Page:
Monthly youth leaders column
Most young people will appear to be unaffected by what is happening in the global financial crisis.
After all, they are not serious earners, and they don’t handle large investments and nor are most of them into high finance and the dealings of money markets.
But I vividly remember meeting a young man on a church youth weekend where I was speaking, whose father was a banker who had just gone bankrupt. He spoke to me about it and the thing he most feared was that his friends would discover the truth about his less than perfect family. Most of the other students had professional fathers and staked some of their credibility on their parents’ reputation. He was also concerned that his own spending power would be limited. Issues like this affect family life, so they affect young people. The spectre of unemployment looms over families at the moment — I have known of people who have been removed from a job at less than a day’s notice and had to come home and tell their families they won’t be going to work tomorrow.
Apart from obvious financial hardship, this changes the family dynamic — the major breadwinner is now at home and at times like this many find it hard to accept the flippant, ‘you’re in the Lord’s hands’, even though that statement is true. It’s a bit like asking a drowning man if the water is a little cold — he needs help and support at a difficult time. As this crisis bites deeper into our national life, I believe young people will need support. As youth ministers we are dealing with people who are part of families who may well be called upon to live in a more frugal style. And some may resent that.
Caring in a recession
I’m sure God has something to say to us through what is happening at the moment, but my concern is for young people whose families are in new territory. We are going to have to be carers of the flock and do some teaching on what we truly are as men and women made in God’s image. Maybe a chance to discuss openly in small groups some of the issues that arise from financial insecurity and possibly some one to one work on how to support an unemployed parent. I have recent evidence that some young people are excellent at this.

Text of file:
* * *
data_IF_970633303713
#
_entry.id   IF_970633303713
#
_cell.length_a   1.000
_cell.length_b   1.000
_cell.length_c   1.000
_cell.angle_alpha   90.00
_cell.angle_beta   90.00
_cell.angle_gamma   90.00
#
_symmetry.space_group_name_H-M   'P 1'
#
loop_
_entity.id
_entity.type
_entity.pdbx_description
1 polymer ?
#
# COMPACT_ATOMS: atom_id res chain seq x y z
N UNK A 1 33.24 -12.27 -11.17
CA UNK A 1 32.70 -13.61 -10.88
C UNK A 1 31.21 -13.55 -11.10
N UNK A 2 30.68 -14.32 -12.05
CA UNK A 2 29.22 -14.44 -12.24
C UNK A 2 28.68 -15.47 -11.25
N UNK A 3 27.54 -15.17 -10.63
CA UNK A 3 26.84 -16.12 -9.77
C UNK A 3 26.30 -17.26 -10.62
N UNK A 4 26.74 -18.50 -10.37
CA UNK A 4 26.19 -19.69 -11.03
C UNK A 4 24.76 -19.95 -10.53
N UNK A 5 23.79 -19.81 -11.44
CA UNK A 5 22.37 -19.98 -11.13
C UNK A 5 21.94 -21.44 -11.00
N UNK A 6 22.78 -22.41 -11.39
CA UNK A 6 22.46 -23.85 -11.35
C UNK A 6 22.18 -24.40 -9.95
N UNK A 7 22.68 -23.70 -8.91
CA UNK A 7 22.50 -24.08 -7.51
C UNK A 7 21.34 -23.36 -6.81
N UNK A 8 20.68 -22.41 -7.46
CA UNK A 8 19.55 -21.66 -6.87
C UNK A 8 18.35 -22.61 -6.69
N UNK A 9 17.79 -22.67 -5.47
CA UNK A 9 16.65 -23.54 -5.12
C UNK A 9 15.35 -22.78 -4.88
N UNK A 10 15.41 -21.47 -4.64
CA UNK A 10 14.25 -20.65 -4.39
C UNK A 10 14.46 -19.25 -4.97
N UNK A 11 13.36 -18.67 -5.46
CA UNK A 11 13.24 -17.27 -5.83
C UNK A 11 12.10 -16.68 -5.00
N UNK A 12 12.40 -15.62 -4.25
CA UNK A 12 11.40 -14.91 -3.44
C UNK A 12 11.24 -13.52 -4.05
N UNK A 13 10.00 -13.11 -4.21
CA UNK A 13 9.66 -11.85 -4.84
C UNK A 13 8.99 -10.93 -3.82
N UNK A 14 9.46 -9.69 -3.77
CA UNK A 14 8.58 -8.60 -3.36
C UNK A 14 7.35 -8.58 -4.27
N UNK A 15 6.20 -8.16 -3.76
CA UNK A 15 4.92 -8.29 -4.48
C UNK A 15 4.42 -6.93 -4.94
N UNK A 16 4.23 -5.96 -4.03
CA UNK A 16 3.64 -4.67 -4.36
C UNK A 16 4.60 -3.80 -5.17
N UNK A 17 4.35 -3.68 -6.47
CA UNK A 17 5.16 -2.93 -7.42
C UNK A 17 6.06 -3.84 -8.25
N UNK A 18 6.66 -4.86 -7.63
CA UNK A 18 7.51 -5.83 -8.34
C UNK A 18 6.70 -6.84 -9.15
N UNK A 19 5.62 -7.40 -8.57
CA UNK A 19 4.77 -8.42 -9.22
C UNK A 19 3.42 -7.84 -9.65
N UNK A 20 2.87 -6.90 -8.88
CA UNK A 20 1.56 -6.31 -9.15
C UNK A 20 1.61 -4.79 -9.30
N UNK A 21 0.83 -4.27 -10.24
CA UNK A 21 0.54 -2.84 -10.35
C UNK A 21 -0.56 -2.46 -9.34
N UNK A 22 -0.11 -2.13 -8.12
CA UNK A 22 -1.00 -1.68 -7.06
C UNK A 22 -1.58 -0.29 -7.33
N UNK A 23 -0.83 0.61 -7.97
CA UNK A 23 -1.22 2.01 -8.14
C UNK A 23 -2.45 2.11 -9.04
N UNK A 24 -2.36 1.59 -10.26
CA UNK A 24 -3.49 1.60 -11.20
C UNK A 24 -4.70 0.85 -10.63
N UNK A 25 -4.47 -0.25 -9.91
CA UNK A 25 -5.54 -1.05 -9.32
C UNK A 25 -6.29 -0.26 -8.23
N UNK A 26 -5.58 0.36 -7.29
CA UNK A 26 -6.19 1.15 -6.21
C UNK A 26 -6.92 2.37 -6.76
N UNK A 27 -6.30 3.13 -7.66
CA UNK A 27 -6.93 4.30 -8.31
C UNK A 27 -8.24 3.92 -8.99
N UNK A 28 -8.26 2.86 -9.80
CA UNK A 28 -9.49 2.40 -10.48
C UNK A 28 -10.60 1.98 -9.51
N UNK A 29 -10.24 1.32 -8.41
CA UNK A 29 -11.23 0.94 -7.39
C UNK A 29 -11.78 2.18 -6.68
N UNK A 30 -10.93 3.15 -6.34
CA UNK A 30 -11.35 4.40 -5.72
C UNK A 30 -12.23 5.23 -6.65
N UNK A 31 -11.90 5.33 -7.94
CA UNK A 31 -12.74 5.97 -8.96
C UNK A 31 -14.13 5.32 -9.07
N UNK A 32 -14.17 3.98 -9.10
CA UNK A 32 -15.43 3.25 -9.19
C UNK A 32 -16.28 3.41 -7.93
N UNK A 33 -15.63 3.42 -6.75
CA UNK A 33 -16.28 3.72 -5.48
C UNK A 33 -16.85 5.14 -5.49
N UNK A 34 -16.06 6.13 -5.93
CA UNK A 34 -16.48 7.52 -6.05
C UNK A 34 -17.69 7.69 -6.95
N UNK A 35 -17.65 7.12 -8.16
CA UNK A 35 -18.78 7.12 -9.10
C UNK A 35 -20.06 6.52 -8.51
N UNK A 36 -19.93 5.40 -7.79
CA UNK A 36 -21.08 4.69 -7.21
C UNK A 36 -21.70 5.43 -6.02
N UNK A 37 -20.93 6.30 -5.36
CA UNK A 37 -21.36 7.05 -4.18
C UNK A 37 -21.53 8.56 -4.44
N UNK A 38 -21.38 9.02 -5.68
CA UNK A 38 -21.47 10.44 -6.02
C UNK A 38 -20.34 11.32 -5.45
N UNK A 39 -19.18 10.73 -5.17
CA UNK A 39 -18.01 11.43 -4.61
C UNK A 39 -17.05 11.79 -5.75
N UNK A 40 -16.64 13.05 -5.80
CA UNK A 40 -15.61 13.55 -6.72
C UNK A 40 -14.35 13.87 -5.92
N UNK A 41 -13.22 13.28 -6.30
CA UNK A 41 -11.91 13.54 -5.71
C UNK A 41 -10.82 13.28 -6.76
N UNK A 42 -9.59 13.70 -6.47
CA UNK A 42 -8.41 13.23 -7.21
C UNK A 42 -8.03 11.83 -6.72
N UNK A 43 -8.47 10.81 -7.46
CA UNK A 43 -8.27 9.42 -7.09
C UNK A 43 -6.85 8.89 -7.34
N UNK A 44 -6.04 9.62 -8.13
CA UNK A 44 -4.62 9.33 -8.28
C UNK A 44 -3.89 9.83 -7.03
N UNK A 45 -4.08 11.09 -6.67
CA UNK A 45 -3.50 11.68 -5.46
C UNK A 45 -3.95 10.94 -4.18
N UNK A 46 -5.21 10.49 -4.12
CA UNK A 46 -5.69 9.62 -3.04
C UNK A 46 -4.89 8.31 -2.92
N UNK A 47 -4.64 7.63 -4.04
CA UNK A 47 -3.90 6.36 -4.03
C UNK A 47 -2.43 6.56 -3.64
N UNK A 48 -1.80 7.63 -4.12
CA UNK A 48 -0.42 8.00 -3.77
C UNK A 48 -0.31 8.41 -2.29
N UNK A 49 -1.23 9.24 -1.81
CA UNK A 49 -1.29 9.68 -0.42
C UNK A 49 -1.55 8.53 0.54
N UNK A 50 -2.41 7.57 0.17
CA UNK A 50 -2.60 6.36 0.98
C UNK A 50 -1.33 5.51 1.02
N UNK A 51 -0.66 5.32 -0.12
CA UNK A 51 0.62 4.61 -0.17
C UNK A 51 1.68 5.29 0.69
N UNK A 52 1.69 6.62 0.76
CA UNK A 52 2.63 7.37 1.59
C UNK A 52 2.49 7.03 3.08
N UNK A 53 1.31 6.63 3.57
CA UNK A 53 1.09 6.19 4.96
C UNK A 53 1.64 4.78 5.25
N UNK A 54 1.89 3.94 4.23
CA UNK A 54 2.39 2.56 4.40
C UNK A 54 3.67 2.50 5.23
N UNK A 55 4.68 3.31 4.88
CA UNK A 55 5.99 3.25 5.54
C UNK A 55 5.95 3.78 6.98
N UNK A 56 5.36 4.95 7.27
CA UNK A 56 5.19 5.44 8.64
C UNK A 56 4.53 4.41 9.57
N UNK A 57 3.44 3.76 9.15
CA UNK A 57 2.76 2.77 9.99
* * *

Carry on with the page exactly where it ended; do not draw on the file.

Take a look at some of the teaching in Samuel (2 Samuel 18) and in Chronicles (1 Chronicles 29) where we see some of David’s attitude to money and the use of it. He will not take the gift of a threshing floor — he insists on paying for it — and he is happy to give to the project of building the temple which he desperately wanted to build but was going to be built by his son. ‘Everything comes from you and we have given you only what comes from your hand’ (1 Chronicles 29.14).
Flexible enough to respond
On a more general note, we must be careful not to be so locked into our teaching programmes that we cannot respond to issues like this.
Of course our main business is to teach the Bible in consecutive and culturally sensitive ways but we must also be leaders who have an awareness of the issues in our world. Cultural shifts must never become our driving agenda, but that doesn’t mean we cannot respond to major national and international events. And it may just be possible that the young people we have in our groups will live in a very different world to the one we have lived in and they need to be prepared for this. We must never be glib about the financial plight of people but we must go on teaching the true nature of money stewardship. God has given us his resources for us to look after — acquisitiveness has to be wrong.
Seize the day
These major crises in our world give us opportunity to teach in a relevant way — let’s not regard them as a bit of a nuisance but grasp the opportunity they afford to us.